AMD Radeon HD 7970 3GB GHz Edition Review
When the HD 7970 and its Graphics Core Next architecture were first introduced, AMD's loyal fans had many reasons to celebrate. The high end 28nm Tahiti XT core was able to significantly outperform every NVIDIA card on the market and the follow up Tahihi Pro-based HD 7950 added a strong value-oriented product as well. Some initially whined about sky high prices of $549 and $449 respectively while others were concerned about rampant power consumption (ironically, NVIDIA had struggled with both of these points a generation earlier) but no matter which way you looked at it, AMD was on the top of the world. And then came Kepler.
In many ways, the first Kepler-based cards –the GTX 680 and GTX 670- moved the market’s goal posts by essentially bucking NVIDIA’s trend of releasing hot, power hungry and physically massive cores. In their place was an efficient architecture which performed exceedingly well in many titles by primarily focusing upon gaming. GPGPU compute was left by the wayside but Kepler still retained enough power to muscle through most mass market CUDA and OpenCL applications. More importantly, NVIDIA did the unthinkable and undercut the HD 7970’s price with a higher performing product, causing a nightmare scenario for AMD.
The GTX 680 was a hit from the very beginning but its popularity acted as a double edged sword as production never really kept up with demand and up until recently NVIDIA was still struggling to work through the backorder queues. After months of playing a wait-and-see game, AMD is now ready to launch yet another shot at the GPU performance crown with their new HD 7970 GHz Edition.
Much like the other “GHz Editions” in AMD’s lineup, the HD 7970 version packs a core clock of 1000MHz, representing a 75MHz increase over the version released six months ago. There’s a Boost Clock of an additional 50MHz as well but we’ll get into that on the next page. Memory speeds have been pushed to 6 Gbps and when paired up with 3GB on a 384-bit bus allows for a vertigo inducing bandwidth of 288 GB/s.
So why release this card now instead of initially offering the HD 7970 with a 1 GHz core clock and higher memory speeds? AMD’s way of explaining this was quite simple: when the Tahiti cores were first brought to market, the 28nm manufacturing process was very much in its infancy. As such, certain concessions had to be implemented in order to keep power consumption and heat output within a given envelope. As the process gradually matured, AMD took the lessons learned with Tahiti and rolled improvements into the HD 7870 and HD 7770 GHz Editions. Now we’ve come full circle as the refinements are being cascaded back up into the enthusiast range without any changes to the underlying architecture. Memory technology has also improved since the components were chosen for the first Tahiti XT cards so AMD decided up upgrade the GDDR5 modules using 6Gbps ICs.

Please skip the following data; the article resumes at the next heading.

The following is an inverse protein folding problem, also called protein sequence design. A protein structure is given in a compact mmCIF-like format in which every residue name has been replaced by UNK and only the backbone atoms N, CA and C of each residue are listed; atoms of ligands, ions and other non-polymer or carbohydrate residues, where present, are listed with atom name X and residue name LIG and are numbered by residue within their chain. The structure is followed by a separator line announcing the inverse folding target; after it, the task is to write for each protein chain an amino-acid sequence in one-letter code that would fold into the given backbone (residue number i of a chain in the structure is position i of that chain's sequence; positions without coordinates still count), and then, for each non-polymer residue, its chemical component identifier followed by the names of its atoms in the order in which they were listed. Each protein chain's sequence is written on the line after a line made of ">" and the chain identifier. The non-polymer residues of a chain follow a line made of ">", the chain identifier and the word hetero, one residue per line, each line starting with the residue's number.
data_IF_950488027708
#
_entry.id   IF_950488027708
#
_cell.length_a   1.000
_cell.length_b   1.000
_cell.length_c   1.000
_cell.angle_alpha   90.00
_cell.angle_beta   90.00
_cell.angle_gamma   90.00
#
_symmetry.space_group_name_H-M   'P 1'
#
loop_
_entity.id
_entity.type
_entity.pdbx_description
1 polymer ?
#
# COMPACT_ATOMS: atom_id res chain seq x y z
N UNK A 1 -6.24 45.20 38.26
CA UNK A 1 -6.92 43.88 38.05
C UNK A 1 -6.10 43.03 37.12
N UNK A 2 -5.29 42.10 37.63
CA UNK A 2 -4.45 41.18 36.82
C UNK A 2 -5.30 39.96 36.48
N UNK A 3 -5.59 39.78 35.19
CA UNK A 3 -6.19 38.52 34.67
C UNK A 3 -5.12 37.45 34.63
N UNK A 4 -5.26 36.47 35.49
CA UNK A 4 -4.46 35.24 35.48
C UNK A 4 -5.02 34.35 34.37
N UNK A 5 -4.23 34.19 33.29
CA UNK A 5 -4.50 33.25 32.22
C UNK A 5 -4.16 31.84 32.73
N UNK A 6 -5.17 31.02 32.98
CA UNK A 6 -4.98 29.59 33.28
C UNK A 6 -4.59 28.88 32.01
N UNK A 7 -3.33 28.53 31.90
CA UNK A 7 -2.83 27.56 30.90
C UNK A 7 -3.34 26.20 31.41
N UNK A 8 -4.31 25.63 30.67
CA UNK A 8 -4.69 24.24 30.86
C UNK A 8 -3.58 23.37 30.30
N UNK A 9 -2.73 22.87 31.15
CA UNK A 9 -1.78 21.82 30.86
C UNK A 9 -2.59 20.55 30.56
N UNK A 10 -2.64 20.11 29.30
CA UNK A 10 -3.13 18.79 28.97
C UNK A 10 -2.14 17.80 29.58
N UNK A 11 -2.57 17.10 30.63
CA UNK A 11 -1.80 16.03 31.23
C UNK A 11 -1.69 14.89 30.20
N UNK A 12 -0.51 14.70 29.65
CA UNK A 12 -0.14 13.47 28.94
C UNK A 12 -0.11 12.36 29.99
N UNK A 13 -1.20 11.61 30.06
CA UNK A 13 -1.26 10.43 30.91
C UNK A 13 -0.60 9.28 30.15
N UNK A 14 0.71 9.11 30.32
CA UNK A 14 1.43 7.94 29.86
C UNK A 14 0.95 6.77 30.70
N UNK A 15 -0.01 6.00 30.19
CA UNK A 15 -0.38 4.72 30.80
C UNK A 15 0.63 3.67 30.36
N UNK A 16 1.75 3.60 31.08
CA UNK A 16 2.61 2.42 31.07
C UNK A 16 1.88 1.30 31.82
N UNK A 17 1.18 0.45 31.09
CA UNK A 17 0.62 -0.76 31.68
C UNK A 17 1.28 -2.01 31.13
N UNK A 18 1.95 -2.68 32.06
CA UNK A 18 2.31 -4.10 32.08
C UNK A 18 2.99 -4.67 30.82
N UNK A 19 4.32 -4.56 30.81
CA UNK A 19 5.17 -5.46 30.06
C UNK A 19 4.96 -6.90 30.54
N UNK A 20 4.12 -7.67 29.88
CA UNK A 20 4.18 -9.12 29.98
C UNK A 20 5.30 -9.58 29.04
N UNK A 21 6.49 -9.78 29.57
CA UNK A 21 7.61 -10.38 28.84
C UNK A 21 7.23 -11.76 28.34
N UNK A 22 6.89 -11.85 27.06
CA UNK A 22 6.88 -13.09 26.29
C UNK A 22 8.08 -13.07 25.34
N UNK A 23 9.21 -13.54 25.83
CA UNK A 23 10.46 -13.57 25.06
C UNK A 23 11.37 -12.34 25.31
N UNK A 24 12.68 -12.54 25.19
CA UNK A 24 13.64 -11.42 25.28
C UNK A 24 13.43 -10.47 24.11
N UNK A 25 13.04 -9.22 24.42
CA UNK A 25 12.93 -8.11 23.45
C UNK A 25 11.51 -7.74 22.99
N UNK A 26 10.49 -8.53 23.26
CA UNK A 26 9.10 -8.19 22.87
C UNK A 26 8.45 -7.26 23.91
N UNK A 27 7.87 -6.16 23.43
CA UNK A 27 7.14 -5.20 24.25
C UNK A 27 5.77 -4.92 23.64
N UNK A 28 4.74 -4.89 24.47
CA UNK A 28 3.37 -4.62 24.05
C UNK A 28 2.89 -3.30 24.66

As overclockers know, all of the improvements we listed above were possible with the original HD 7970 albeit with a corresponding increase in power consumption and heat output. The GHz Edition and its relative architectural maturity allows for higher clock speeds while maintaining a 250W power requirement of its predecessor. Some would call this the natural evolution of an architecture but to us its progress brought about by healthy competition.
There is something we need to bring up here and now. Unlike the “reference” version sent to reviewers, board partners aren’t obligated to include 6Gbps memory for their product to be considered a “GHz Edition”. This raises a serious question as to whether or not retail cards will replicate the performance you see in this review. Some AiBs may actually release similarly spec’d cards but several we have talked to have no intention of modifying their lineup for the time being since they already have custom HD 7970 SKUs clocked at 1GHz and higher.
Two factors which will define this product from the outset are price and availability but at this point, only one is somewhat set in stone. According to AMD, the HD 7970 GHz Edition will hit retailers’ shelves at the $499 mark which puts it in direct competition with NVIDIA’s GTX 680 (if you can find a reference-based $499 GK104 card that is). Availability on the other hand is the big question mark here since none of the board partners we spoke to would commit to a retail availability date and instead chose to say “within the next few weeks” for cards "resembling" the clock speeds of the reference GHz Edition.
As you may have already expected, the reference GHz Edition is a spitting image of its predecessor with a length of 11”, an 8+6 pin power connector input and a great looking red and black colour scheme. It also comes with the usual dual BIOS switch. Why reinvent the wheel when the standard HD 7970 design performed admirably, right?
Also remember that the vast majority of HD 7970 GHz Edition cards will be released as custom versions and won’t be following the reference design you see above. What this means for pricing is anyone’s guess (the $499 price is for the card you see above) but we’ll just have to play a wait and see game until they’re available.
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